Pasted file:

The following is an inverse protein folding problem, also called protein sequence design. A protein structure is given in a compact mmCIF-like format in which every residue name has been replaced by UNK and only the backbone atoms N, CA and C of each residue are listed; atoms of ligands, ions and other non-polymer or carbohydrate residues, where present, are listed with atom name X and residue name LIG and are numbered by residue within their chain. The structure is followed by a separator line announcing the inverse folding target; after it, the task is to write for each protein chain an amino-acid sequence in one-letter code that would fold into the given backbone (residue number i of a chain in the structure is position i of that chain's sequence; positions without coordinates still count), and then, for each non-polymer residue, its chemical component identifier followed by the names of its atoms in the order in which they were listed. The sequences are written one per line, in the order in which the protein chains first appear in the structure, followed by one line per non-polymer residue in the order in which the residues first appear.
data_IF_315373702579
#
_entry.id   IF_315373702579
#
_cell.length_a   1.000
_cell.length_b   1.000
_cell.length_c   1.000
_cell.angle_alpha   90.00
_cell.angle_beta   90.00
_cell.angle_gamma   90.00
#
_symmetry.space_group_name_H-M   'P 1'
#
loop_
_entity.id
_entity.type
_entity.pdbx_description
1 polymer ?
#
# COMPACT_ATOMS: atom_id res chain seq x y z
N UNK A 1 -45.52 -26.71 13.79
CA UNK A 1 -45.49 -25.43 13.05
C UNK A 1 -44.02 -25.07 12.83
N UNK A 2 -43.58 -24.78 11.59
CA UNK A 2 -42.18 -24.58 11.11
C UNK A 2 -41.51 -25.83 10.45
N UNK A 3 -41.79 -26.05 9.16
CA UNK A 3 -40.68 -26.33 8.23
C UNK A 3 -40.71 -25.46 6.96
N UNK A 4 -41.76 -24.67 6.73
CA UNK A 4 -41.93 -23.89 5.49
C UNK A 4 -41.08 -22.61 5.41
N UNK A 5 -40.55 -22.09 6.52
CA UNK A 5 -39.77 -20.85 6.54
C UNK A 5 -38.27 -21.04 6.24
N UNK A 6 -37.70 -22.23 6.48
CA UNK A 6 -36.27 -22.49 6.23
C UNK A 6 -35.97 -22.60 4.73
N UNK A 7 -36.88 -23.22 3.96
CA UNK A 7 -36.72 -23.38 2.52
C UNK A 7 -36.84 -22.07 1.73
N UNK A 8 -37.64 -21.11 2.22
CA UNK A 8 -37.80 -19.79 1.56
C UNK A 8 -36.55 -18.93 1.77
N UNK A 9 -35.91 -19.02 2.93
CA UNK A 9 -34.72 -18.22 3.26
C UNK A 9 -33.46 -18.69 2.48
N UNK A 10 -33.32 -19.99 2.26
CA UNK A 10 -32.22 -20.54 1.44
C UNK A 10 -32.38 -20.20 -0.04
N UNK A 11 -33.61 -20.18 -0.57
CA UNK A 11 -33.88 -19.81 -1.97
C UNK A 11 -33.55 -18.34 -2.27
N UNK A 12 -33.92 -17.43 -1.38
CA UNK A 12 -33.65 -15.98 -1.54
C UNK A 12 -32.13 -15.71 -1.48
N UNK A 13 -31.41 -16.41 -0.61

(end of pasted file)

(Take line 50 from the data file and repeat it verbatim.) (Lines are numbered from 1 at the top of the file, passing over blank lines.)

CA UNK A 10 -32.22 -20.54 1.44